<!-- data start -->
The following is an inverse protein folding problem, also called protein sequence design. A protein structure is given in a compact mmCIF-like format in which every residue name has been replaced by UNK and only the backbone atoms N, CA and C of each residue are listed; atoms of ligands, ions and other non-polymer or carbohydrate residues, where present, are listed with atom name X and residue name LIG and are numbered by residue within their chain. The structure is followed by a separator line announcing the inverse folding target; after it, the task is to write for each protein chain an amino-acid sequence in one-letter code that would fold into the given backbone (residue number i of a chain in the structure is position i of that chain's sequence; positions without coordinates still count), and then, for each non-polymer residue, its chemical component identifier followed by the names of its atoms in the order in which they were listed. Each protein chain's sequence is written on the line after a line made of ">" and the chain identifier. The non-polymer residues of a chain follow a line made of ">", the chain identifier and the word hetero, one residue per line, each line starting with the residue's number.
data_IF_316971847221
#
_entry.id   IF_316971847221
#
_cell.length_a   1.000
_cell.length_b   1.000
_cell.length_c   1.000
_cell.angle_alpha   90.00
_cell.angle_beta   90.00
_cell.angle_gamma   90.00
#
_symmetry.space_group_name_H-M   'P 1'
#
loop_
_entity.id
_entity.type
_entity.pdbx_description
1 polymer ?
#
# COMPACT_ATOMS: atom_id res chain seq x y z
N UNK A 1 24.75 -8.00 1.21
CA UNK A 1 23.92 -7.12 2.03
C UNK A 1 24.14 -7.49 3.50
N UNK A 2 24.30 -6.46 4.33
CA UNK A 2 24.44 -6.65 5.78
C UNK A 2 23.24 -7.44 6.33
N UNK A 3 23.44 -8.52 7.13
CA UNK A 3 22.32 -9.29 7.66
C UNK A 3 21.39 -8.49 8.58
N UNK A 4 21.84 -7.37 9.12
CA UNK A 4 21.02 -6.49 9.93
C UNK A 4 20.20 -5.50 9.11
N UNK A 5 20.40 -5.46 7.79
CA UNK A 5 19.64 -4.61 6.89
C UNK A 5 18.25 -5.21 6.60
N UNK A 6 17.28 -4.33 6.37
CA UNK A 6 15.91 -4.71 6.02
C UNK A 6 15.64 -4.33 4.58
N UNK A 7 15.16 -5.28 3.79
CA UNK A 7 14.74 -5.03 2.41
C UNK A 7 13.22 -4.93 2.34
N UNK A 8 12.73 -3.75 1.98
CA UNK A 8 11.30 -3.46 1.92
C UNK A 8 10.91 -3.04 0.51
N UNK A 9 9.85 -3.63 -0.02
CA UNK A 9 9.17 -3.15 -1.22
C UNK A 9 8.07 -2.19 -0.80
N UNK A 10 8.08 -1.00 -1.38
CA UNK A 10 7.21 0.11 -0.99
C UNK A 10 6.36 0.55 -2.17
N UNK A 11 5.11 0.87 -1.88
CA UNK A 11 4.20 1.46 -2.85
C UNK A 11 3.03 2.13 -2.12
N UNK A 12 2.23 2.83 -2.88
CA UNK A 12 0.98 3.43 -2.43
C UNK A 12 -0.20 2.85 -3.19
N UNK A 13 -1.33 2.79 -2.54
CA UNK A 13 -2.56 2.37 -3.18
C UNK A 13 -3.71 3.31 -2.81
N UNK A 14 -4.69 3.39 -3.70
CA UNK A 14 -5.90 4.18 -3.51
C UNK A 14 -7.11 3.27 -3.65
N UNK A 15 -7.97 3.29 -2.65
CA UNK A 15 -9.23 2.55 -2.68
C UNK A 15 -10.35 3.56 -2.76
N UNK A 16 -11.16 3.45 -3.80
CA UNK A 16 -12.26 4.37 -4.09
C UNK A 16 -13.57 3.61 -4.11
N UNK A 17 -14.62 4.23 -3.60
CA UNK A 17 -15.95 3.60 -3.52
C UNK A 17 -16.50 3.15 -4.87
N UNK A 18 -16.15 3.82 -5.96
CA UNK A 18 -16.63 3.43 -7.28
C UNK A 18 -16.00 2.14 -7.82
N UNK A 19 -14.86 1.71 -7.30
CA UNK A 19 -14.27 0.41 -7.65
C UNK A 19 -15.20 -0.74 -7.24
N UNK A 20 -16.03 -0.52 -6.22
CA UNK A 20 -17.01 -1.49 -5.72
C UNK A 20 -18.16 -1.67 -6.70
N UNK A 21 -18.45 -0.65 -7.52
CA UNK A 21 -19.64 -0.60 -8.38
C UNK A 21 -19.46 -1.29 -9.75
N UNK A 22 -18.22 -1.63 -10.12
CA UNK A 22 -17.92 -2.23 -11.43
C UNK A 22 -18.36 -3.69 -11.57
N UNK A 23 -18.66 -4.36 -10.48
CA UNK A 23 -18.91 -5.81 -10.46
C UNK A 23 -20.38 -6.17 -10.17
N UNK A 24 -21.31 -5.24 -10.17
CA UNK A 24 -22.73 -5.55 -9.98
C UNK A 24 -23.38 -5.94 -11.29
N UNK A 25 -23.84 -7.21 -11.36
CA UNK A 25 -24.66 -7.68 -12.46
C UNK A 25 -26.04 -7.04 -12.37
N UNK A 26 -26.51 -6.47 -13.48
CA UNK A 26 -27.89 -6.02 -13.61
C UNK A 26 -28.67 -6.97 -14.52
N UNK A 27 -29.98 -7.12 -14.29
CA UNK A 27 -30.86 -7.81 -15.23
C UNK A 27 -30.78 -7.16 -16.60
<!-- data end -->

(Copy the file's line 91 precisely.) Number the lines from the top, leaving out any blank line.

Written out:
N UNK A 24 -21.31 -5.24 -10.17